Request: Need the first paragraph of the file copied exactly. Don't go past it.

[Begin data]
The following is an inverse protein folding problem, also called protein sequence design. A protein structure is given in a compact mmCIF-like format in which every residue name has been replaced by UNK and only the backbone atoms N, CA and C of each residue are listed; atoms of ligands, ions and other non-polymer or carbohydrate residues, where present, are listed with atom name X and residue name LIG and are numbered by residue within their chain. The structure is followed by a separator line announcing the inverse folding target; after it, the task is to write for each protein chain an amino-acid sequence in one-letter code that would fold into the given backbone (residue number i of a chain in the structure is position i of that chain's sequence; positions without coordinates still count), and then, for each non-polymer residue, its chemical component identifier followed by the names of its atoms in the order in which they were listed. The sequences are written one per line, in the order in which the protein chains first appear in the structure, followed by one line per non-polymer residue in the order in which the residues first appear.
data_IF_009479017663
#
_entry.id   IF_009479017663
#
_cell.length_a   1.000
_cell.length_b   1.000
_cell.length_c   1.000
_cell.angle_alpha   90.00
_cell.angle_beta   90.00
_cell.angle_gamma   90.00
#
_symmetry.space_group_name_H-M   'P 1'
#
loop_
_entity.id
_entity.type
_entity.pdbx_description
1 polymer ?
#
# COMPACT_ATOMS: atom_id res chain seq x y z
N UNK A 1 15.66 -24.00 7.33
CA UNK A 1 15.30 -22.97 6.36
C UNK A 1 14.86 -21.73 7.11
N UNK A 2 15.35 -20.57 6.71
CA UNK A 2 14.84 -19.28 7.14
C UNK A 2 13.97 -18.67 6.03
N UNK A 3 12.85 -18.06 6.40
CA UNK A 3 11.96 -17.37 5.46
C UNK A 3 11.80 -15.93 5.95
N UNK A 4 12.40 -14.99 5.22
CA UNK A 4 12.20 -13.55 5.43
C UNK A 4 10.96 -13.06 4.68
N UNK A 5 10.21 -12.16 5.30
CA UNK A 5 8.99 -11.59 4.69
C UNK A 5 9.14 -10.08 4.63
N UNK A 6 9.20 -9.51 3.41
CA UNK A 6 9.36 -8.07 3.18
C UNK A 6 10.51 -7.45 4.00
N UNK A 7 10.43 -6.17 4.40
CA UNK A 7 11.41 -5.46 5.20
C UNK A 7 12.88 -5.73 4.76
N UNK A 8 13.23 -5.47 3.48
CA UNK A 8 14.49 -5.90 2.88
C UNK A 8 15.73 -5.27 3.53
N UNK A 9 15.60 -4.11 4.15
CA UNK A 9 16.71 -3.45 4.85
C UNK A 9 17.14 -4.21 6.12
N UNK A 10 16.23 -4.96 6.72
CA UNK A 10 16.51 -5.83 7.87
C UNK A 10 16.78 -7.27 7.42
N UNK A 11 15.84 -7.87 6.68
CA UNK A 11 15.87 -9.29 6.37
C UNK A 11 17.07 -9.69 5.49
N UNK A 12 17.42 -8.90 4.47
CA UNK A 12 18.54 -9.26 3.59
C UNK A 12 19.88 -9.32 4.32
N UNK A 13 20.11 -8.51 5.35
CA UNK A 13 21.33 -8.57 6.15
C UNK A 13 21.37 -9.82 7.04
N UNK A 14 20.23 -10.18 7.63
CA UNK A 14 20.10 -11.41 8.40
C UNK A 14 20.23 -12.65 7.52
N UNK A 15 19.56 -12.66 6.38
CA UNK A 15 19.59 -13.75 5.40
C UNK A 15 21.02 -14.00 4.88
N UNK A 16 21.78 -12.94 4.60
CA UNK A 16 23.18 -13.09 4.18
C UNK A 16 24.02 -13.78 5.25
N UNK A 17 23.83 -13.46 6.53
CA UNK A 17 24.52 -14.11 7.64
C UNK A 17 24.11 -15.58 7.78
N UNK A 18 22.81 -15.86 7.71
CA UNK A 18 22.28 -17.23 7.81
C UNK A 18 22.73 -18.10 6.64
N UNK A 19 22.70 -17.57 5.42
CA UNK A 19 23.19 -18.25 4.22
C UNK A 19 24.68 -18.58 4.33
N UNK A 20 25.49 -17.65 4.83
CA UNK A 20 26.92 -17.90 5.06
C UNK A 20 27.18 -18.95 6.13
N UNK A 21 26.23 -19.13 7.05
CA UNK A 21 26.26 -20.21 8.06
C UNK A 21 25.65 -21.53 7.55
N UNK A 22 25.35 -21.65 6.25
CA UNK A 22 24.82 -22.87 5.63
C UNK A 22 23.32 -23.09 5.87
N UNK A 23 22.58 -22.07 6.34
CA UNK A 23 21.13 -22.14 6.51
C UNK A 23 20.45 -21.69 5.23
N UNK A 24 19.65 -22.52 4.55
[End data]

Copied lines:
The following is an inverse protein folding problem, also called protein sequence design. A protein structure is given in a compact mmCIF-like format in which every residue name has been replaced by UNK and only the backbone atoms N, CA and C of each residue are listed; atoms of ligands, ions and other non-polymer or carbohydrate residues, where present, are listed with atom name X and residue name LIG and are numbered by residue within their chain. The structure is followed by a separator line announcing the inverse folding target; after it, the task is to write for each protein chain an amino-acid sequence in one-letter code that would fold into the given backbone (residue number i of a chain in the structure is position i of that chain's sequence; positions without coordinates still count), and then, for each non-polymer residue, its chemical component identifier followed by the names of its atoms in the order in which they were listed. The sequences are written one per line, in the order in which the protein chains first appear in the structure, followed by one line per non-polymer residue in the order in which the residues first appear.